Kepler spacecraft's breakdown changes NASA mission's course

May 29, 2013 by Lisa M. Krieger
Artist concept of Kepler in space. Image credit: NASA/JPL

Crippled in space, the Kepler spacecraft's planet-hunting days are likely over. But its discoveries may be yet to come.

Scientists have only begun to dig through its vast trove of data, where proof of another Earth-like planet may be hiding.

"The signals are there, in the data we have now - we have to search for them," said William Borucki, a space scientist at 's Ames Research Center in Mountain View, Calif., and the 's principal investigator.

For the past four years, the $600 million Kepler has been a prolific planet detector from its lonely orbit, fixing its meter-wide lens, a , on stars to detect the subtle dimming that occurs every time a planet passes in front of - or "transits" - its sun.

The project has been a stunning success, changing our view of the universe. Before Kepler, we knew little about other solar systems in the . Now we have a huge inventory; it has taught us that planets orbit virtually every star in the sky, spurring the field of .

The spacecraft lived as long as it was supposed to, but scientists had hoped it would survive far longer. That's because planet hunting proved tougher than anticipated. For instance, other astrophysical signals can masquerade as a , and stars naturally fluctuate in brightness.

If the spacecraft and program funding had lasted until it ran out of fuel - in 2019 - it would have collected so much data that signs of an Earth-like planet would have been easily confirmed, the researchers said. The Kepler program has paved the way for two more planet-seeking missions.

"We'll work with what we have," said co-investigator Alan Gould at the University of California, Berkeley. "We need to make the most of the data that it has already gotten and is still in the pipeline."

Since July, two of Kepler's four have broken, making it unable to take a steady photographic aim at .

Engineers will try to bring the failed devices back into service, or find other ways to salvage the spacecraft.

So far, Kepler's first 22 months of data have found planets that are quite obvious, but most are in the wrong neighborhoods to sustain life - either too close, or too far away, from their suns. Or they're very big and gaseous, like Jupiter or Saturn. Most recently, it revealed some planets circling in the right orbit - the "habitable zone" - around stars Kepler 62 and 69.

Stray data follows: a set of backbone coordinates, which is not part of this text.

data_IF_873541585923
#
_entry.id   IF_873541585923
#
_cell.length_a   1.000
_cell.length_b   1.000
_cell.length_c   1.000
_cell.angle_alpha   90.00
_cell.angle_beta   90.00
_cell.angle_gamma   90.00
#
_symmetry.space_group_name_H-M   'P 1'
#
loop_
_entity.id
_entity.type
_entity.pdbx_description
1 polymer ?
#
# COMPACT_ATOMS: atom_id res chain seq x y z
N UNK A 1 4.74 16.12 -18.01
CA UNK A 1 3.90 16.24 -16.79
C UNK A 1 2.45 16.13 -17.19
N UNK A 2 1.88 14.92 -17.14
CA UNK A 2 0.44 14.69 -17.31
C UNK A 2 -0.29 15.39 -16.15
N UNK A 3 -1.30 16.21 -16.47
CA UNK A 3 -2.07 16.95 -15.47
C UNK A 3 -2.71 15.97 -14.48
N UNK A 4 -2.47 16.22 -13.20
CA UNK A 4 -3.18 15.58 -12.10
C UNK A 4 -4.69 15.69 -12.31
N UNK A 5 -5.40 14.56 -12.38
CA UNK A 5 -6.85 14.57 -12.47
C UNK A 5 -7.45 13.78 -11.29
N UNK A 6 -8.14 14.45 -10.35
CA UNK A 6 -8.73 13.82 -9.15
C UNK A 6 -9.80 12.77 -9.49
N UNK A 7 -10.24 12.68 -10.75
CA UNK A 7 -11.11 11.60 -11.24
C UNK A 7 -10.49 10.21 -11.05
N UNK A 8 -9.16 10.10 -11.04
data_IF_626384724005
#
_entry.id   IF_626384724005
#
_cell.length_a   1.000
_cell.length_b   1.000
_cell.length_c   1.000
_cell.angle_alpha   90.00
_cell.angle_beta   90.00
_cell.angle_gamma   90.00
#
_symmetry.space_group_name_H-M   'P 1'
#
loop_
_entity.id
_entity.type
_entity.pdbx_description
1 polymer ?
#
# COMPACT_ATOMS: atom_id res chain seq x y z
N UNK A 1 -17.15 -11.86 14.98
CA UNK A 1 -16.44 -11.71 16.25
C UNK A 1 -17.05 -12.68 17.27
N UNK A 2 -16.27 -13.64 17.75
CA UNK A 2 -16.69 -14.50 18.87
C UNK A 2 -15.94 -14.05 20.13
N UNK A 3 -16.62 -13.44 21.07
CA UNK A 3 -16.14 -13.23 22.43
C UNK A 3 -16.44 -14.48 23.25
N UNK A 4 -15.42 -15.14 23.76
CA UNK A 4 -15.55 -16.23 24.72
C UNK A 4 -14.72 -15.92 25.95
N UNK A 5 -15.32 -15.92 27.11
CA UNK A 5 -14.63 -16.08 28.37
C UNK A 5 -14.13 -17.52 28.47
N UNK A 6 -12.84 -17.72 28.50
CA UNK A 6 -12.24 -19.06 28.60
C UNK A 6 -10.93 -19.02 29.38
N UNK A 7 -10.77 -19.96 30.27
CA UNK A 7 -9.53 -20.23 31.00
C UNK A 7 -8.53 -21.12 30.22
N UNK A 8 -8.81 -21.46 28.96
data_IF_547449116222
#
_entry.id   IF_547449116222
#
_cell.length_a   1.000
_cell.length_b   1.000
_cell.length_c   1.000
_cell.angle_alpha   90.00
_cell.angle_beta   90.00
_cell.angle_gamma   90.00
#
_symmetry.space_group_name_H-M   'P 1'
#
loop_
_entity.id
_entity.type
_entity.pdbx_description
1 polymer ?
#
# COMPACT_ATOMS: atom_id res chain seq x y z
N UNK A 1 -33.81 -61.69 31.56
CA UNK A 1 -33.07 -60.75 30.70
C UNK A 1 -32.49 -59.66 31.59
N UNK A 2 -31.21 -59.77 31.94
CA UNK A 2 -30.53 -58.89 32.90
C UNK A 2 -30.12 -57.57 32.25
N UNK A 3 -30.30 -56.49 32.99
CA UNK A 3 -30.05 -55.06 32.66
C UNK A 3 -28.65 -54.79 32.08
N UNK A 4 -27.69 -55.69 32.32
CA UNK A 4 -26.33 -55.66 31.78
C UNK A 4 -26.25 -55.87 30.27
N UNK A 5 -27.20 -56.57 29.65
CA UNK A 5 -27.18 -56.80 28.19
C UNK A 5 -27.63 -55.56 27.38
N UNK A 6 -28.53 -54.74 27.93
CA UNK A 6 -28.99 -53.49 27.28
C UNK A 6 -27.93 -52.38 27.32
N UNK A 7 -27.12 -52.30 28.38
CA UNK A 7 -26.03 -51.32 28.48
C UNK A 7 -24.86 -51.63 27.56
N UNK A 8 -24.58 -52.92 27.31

Two years of data await study.

"We haven't seen the most interesting data," said Natalie Batalha, deputy science team leader for the Kepler mission and a professor at San Jose State.

"The most important discoveries are yet to come. ... They're in our back pocket," she said. "If true Earth-sun analogs exist, they're lurking there just waiting to be pulled out."

More years of study would have given scientists the chance to see more transits, confirming an orbit like the Earth's. They also could have better estimated the planets' mass, size and other properties - and ruled out errors.

"It's so frustrating. It's such a nail-biter," said Laurance R. Doyle of the SETI Institute. "We are almost there.

"We really wanted to go the next mile to nail down an earth and to tell if there are moons," he said. "The extended mission, with extra transits, would have told us that."

Added UC Berkeley's Gould: "The longer you go ... the more certain you are that it is a planet."

Because Kepler's data flow has stopped, it is even more important to understand the existing data and look more closely for subtle patterns that might suggest an Earth-like planet.

The pressure is on such computer experts as Erik Petigura, a UC Berkeley astronomy graduate student who works with Kepler scientist Geoff Marcy to process the data.

"We will extend and improve the software. ... There are more improvements to be made," Petigura said.

"But all the simple and easy things have already been implemented," he cautioned. "Eventually we'll hit a limit."

While lamenting what could have been, the scientists said they are excited by what remains.

"It could have all ended on the launchpad," Gould said. "We are delighted to have been a part of such a beautiful and almost perfect mission."

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not rated yet May 29, 2013
What star doesn't have a satellite? Even if this is dust. How much of a star's expelled matter or material enters an orbital around a star? How can an exception to this occur?

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